Food In Canada

Hellmann’s Canada reducing its carbon footprint

By Food in Canada   

Packaging Food Safety Sustainability Dairy

Hellmann’s Canada has announced that all of its mayonnaise jars and bottles will be made with 100 per cent recycled plastic by March 2020 – a transformation projected to save one million kilograms of virgin plastic this year.

The bottles and jars will be made from post-consumer recycled plastic (PCR) that is recovered plastic that is cleaned and reprocessed before getting a second life.

Using PCR plastic has a lower carbon footprint and is less reliant on non-renewable natural resources, helping contribute to a sustainable circular economy for plastics.

“Canadians want to do what’s right, seeking out products and brands that prioritize the planet,” Gary Wade, president of Unilever Canada which sells Hellmann’s, said in a press release. “By transitioning our bottles and jars to ones made with 100 per cent recycled plastic, Hellmann’s is helping make sustainable choices more accessible, while continuing to deliver the great taste Canadians know and love.”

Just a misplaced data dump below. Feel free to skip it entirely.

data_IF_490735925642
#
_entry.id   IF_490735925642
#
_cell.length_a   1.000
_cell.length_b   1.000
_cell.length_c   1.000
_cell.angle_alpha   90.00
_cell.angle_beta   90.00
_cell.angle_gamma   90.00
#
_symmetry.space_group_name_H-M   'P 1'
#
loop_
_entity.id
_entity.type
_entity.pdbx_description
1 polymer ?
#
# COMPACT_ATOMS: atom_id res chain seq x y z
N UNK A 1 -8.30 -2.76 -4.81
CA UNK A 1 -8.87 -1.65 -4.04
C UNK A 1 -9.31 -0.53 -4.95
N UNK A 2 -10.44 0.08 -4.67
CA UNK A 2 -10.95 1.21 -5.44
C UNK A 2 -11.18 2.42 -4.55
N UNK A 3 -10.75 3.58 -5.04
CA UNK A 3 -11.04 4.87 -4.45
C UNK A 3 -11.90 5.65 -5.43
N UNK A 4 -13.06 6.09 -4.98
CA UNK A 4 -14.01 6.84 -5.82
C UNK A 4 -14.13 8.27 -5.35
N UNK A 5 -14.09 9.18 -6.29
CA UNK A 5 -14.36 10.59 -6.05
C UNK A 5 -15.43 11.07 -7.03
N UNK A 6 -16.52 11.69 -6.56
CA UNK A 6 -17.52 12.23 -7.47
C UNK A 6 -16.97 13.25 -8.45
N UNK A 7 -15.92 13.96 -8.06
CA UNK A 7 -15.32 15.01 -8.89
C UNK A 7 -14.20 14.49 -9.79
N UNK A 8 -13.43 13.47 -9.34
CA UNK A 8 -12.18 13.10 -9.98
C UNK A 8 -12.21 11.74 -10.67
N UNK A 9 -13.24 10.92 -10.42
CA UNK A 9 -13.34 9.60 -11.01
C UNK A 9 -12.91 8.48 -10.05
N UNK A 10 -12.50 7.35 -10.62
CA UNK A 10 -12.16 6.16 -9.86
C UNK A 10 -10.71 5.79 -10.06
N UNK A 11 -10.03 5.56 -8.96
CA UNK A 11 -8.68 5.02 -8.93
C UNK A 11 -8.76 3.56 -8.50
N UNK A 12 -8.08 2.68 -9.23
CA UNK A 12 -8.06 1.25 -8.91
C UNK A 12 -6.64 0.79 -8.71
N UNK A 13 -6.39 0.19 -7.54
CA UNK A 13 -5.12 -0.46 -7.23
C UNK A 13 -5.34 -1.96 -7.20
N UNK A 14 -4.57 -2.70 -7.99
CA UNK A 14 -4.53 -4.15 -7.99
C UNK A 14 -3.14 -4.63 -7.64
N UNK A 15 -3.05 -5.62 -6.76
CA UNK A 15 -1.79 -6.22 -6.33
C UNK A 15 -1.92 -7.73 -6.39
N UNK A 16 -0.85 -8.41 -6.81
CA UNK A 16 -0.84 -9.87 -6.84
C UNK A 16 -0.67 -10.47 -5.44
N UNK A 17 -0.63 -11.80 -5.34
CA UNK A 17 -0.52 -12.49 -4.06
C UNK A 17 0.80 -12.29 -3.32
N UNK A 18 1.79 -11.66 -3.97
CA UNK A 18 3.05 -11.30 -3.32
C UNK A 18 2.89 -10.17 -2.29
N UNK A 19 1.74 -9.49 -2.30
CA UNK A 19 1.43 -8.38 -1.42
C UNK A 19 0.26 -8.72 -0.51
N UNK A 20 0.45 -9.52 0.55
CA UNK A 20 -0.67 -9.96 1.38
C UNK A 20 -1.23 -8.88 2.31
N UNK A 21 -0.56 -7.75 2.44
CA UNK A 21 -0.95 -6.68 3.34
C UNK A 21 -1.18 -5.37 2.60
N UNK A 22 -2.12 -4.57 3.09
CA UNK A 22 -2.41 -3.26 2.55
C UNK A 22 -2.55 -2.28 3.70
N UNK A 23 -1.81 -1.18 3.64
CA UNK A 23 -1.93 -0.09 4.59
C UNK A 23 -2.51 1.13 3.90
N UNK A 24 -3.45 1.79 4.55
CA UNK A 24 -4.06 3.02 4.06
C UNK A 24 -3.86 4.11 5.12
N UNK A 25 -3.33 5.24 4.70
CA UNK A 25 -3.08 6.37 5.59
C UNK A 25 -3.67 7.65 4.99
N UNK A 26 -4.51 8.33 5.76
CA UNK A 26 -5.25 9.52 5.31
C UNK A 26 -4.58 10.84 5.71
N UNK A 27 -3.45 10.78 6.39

Hellmann’s efforts will contribute to Unilever’s commitment to ensure all its plastic packaging is fully reusable, recyclable or compostable by 2025.

With an overall goal of moving towards a more circular economy, Unilever is working across multiple fronts to reduce the amount of plastic it uses and invest in plastics that are made from recycled materials.

By converting to PCR plastic jars and bottles, Hellmann’s packaging will have a slightly darker tint compared to previous packaging. This results from mixing and melting recycled plastics, all of which are 100 per cent food-safe.

The new Hellmann’s packaging will also feature the How2Recycle® label to provide clear instructions on how to recycle correctly.

Hellmann’s says the bottles and jars won’t affect the taste of the products and the company will continue to deliver great taste and quality ingredients to Canadians, including sustainably sourced Canadian canola oil and free-run eggs.

Print this page


Stories continue below